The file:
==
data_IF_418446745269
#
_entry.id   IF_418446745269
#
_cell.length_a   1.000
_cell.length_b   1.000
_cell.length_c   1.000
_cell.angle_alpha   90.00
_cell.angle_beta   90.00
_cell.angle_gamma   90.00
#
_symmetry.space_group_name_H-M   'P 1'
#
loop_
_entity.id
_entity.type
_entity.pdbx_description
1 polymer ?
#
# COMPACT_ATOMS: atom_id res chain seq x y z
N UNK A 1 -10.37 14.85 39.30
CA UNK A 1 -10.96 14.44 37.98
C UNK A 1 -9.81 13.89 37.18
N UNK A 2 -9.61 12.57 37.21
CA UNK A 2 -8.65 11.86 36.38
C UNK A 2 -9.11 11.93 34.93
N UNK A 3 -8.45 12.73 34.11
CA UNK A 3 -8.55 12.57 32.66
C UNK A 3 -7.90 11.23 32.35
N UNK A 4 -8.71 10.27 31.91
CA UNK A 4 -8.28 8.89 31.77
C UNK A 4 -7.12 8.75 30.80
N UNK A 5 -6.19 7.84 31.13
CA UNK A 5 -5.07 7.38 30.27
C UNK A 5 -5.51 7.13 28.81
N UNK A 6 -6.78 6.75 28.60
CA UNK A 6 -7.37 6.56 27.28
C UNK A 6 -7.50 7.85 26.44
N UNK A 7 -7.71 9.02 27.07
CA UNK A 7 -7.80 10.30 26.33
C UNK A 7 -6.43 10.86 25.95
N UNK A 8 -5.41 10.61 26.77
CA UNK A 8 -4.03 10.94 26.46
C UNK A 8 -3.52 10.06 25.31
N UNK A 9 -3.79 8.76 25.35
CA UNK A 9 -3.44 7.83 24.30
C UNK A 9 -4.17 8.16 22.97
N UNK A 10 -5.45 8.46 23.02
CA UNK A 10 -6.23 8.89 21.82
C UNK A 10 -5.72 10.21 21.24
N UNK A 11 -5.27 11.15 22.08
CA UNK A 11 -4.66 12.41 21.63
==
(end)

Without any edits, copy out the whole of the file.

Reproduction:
data_IF_418446745269
#
_entry.id   IF_418446745269
#
_cell.length_a   1.000
_cell.length_b   1.000
_cell.length_c   1.000
_cell.angle_alpha   90.00
_cell.angle_beta   90.00
_cell.angle_gamma   90.00
#
_symmetry.space_group_name_H-M   'P 1'
#
loop_
_entity.id
_entity.type
_entity.pdbx_description
1 polymer ?
#
# COMPACT_ATOMS: atom_id res chain seq x y z
N UNK A 1 -10.37 14.85 39.30
CA UNK A 1 -10.96 14.44 37.98
C UNK A 1 -9.81 13.89 37.18
N UNK A 2 -9.61 12.57 37.21
CA UNK A 2 -8.65 11.86 36.38
C UNK A 2 -9.11 11.93 34.93
N UNK A 3 -8.45 12.73 34.11
CA UNK A 3 -8.55 12.57 32.66
C UNK A 3 -7.90 11.23 32.35
N UNK A 4 -8.71 10.27 31.91
CA UNK A 4 -8.28 8.89 31.77
C UNK A 4 -7.12 8.75 30.80
N UNK A 5 -6.19 7.84 31.13
CA UNK A 5 -5.07 7.38 30.27
C UNK A 5 -5.51 7.13 28.81
N UNK A 6 -6.78 6.75 28.60
CA UNK A 6 -7.37 6.56 27.28
C UNK A 6 -7.50 7.85 26.44
N UNK A 7 -7.71 9.02 27.07
CA UNK A 7 -7.80 10.30 26.33
C UNK A 7 -6.43 10.86 25.95
N UNK A 8 -5.41 10.61 26.77
CA UNK A 8 -4.03 10.94 26.46
C UNK A 8 -3.52 10.06 25.31
N UNK A 9 -3.79 8.76 25.35
CA UNK A 9 -3.44 7.83 24.30
C UNK A 9 -4.17 8.16 22.97
N UNK A 10 -5.45 8.46 23.02
CA UNK A 10 -6.23 8.89 21.82
C UNK A 10 -5.72 10.21 21.24
N UNK A 11 -5.27 11.15 22.08
CA UNK A 11 -4.66 12.41 21.63